Fresh attempt to solve 10 murders
By James HoreREWARDS running into thousands of pounds are being offered today in a fresh attempt to solve 10 murder cases.Detectives believe the killers can all still be brought to justice and have urged the public to come forward with the "vital information" that they believe can solve the murders.
By James Hore
REWARDS running into thousands of pounds are being offered today in a fresh attempt to solve 10 murder cases in Essex.
Detectives believe the killers can all still be brought to justice and have urged the public to come forward with the "vital information" that they believe can solve the murders.
The move, which is being jointly run with Crimestoppers, follows a review of all ongoing serious crime cases in Essex and "cold cases" that date back almost 30 years.
You may also want to watch:
Essex Police believe the new appeal, combined with advances in forensic technology, could mean that cases that were once thought to be unsolvable could still end in the killers being caught and convicted.
Among the cases for which a fresh award has been offered is the gruesome and bizarre killing of pensioner Ron Cousins, who was found stabbed and strangled in his Chelmsford home 10 years ago.
- 1 People with these surnames in Suffolk could be owed a fortune
- 2 Where are Suffolk’s outstanding schools?
- 3 Mapped: Suffolk postcodes with lowest level of Covid cases
- 4 'Never seen anything like it' - community pulls together to revamp pub
- 5 Valley Ridge ski resort in jeopardy amid furious row over landfill site
- 6 Andy's Angles: Five observations following Ipswich Town's 3-0 loss to Millwall
- 7 Major former Debenhams store could remain empty until 2023
- 8 Delays after car crashes into level crossing
- 9 Popular community pub announces when it will re-open
- 10 Road reopens after crash in Ipswich street
The body of the devout Christian was sprawled on the floor, covered in paint and a page from his bible had been ripped out and stuffed into his mouth.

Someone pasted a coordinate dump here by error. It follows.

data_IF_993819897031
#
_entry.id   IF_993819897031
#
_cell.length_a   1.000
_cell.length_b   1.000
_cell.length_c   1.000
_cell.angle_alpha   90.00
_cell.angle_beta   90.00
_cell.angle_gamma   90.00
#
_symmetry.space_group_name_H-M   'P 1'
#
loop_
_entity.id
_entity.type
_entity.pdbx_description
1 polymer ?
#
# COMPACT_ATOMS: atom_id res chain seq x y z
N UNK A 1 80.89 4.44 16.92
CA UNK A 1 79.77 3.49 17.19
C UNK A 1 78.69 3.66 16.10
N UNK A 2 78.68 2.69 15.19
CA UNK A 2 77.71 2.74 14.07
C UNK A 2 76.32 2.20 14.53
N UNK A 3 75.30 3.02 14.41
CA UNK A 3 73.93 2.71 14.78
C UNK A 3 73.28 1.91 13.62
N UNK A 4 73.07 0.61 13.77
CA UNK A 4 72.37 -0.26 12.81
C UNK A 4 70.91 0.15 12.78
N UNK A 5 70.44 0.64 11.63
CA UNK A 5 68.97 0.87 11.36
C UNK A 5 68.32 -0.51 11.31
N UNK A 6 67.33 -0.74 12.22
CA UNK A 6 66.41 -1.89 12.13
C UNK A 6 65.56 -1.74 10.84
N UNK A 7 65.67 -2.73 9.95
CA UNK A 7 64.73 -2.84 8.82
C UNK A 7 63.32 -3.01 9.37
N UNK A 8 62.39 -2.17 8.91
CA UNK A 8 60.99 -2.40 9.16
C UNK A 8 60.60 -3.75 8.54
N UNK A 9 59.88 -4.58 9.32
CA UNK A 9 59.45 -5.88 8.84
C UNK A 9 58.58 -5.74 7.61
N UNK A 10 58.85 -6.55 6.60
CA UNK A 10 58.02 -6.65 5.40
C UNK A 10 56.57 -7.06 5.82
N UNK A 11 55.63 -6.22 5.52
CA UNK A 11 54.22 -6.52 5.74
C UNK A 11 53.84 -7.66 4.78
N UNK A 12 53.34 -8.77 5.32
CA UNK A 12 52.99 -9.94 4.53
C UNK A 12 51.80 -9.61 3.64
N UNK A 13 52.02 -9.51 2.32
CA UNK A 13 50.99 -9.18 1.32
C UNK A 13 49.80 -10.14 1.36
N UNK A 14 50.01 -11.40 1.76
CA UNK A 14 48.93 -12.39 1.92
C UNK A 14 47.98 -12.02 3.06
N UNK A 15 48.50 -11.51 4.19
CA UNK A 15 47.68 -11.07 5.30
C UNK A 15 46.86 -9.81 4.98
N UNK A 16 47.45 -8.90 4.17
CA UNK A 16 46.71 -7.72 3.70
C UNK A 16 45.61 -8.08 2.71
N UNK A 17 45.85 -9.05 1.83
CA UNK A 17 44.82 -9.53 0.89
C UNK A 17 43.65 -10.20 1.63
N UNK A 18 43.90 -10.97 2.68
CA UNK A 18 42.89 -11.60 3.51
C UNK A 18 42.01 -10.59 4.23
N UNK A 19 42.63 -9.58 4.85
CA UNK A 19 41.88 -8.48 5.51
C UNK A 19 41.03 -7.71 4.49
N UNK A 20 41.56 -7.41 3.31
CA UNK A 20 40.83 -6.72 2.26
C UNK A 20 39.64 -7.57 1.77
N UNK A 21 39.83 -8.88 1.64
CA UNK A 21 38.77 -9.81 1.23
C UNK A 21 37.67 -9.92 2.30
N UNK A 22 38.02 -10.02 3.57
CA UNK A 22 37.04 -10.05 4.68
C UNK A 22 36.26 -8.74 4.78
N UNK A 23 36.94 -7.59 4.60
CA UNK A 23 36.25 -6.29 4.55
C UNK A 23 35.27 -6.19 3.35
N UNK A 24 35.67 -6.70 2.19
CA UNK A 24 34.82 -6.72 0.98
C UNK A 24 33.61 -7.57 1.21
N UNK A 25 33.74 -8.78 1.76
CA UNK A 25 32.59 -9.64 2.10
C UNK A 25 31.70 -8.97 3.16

It is also hoped the case of Colchester grandmother Thelma Avis could be solved through the new initiative.
Mrs Avis was the victim of bogus callers who came to her home in Barn Hall Avenue in July 2003 and stole £1,000 from her.
Within four hours Mrs Avis had died from a heart attack and a murder inquiry was launched because the shock of the theft had triggered a cardiac arrest in the 90-year-old.
Three retired chief inspectors have been working through all the cases and if any significant leads come from the appeal, the force's 70-strong major investigation team could be put onto a fresh line of inquiry.
Detective Superintendent Simon Coxall, of Essex Police, heading the team reviewing the unsolved cases, said they would never be closed and warned the killers it was only a matter of time before they are caught.
"These officers will have worked on cases at more junior ranks when they first occurred and they have between them a lot of years of experience in investigating cases of this seriousness. They are invaluable assets to us," he added.
"All the cases are being reviewed for the possibility of further inquiries. This can be done by speaking to the witnesses again, perhaps there are fresh witnesses and the development of forensics has opened up all sorts of possible opportunities."
Det Supt Coxall said there may be members of the public with information about the cases, but who may not think the evidence they had was important, and he called for them to come forward as they could make the difference.
"There will be no let up on our part until the families get the peace they deserve from knowing what took place and why and we are asking the people of Essex to assist us like they always do," he added.
"Cases of this seriousness will never be put to rest and Essex Police will continue to do all that is possible to bring the offenders involved to justice and continue to make Essex a safe place where criminals will always have to look over their shoulder and await that knock on the door."
David Bright, chairman of Essex Crimestoppers, said anyone wanting to give information could remain anonymous.
He added: "What we are saying is there are these 10 unsolved cases and somebody out there must know something about one of the crimes.
"I would call the money available a 'tempter' and if money is the deciding factor, then that is fine. Also there is no harm in coming forward with information that turns out to not to be valuable, it is still helping the inquiries."
Anyone with information should contact Crimestoppers on 0800 555111. They can remain anonymous and could receive a cash reward.